Sand ceremonies, candle lights, wine pouring… I’ve seen it all. It was hard for us to pick what was right for us, I knew I wanted to a unity ceremony that was unique for our Milwaukee ceremony. That’s why we chose to do the Native American tradition of a blanket ceremony.
We did do a sand ceremony, honestly, because I wanted to incorporate my son into our ceremony. I do LOVE sand ceremonies. They’re a good way to have something tangible that you can take with you, unlike wine or a candle lighting. They’re also cheap, and easy to put on a shelf. Although, yes, a good percentage of my couples do sand ceremonies, their symbolism isn’t lost even if you consider them overdone.
My (now) husband is Native America. That’s a huge part of his identity and culture, so I wanted to find a way to include that part of him in our ceremony. So, naturally, I went to Pinterest! Where else do I look for wedding inspiration?
I found a few poems and things but there wasn’t too much that fit us. Then I came across a gorgeous picture of a blanket ceremony.
A blanket Ceremony is an ancient Native American tradition. A couple is wrapped in a blanket and then kiss while wrapped up. We had our siblings, my sister (maid of honor) and his brother (best man) grab the blanket and then wrap us in it.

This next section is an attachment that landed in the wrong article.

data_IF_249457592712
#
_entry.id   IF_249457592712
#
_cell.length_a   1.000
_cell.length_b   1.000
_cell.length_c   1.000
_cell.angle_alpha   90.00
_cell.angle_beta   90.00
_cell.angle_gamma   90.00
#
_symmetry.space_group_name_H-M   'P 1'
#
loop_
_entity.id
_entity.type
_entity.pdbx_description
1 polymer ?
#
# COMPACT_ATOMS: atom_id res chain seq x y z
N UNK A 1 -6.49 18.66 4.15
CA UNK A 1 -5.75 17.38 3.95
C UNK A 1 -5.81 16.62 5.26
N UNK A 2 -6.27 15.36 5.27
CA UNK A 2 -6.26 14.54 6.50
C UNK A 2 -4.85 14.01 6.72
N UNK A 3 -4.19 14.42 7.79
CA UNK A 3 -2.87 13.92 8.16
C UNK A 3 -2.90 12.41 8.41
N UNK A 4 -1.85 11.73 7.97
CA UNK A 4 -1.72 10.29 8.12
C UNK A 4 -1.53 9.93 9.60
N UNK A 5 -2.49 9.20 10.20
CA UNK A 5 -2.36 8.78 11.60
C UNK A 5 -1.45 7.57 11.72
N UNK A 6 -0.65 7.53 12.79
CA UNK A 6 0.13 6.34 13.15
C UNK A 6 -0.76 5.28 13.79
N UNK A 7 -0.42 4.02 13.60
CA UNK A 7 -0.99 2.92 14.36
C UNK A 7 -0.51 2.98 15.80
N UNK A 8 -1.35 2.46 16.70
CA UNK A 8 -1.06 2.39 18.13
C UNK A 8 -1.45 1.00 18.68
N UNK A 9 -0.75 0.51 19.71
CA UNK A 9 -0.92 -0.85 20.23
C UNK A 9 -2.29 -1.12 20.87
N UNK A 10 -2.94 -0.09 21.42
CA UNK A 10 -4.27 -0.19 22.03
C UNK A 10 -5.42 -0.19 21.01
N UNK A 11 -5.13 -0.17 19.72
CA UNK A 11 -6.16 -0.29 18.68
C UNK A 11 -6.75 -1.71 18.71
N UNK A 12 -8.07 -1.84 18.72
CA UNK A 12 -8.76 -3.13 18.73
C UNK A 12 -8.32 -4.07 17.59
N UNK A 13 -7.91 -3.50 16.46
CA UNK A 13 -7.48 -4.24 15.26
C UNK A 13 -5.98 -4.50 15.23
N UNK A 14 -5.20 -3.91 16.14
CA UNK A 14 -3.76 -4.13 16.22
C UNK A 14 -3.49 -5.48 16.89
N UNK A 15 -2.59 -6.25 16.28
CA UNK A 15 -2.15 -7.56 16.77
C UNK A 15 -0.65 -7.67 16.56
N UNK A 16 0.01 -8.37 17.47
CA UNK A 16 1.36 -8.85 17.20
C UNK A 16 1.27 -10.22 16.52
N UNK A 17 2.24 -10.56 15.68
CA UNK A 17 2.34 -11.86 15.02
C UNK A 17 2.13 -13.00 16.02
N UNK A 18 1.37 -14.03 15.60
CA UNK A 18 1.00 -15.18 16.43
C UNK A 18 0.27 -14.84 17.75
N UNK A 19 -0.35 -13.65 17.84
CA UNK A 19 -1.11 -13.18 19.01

So, let me say that first, we didn’t do everything exactly as the tradition is (modified for cost and simplification). Traditionally, both bride and groom are wrapped in separate, blue blankets by the officiant. Then the officiant gives his blessing and then removes the blankets. The couple is then wrapped in a single white blanket. The blue represents their past, single live, and the white represents their new life which will be filled with peace and happiness. The white blanket is kept by the couple and displayed in their home.
We used one single blanket, more to symbolize becoming one together, wrapped up to become one. The blanket was found at a Pow Wow, a Native American event, which I felt was important. I also didn’t feel having a white or blue blanket was necessary but getting it from a Pow Wow supported local Native vendors.
Different things are being thought of each year. I had a couple do a combination of 4 unity ceremonies, one for earth, wind, water, and fire. We thought this was perfect since it was part of his culture, but you don’t necessarily have to be Native American to do a blanket ceremony. Modify it, like we did, to fit you. No wedding has to be by the book, traditions are changing. Your wedding is about you! This tradition was perfect for us (and it kept us warm on a windy day)!
Note: All of the beautiful images of our wedding were done by Samantha Irene Photography. She is crazy talented and I couldn’t be happier with our wedding pictures. Please check her out at http://samanthaharmonsmith.tumblr.com/
March 25, 2018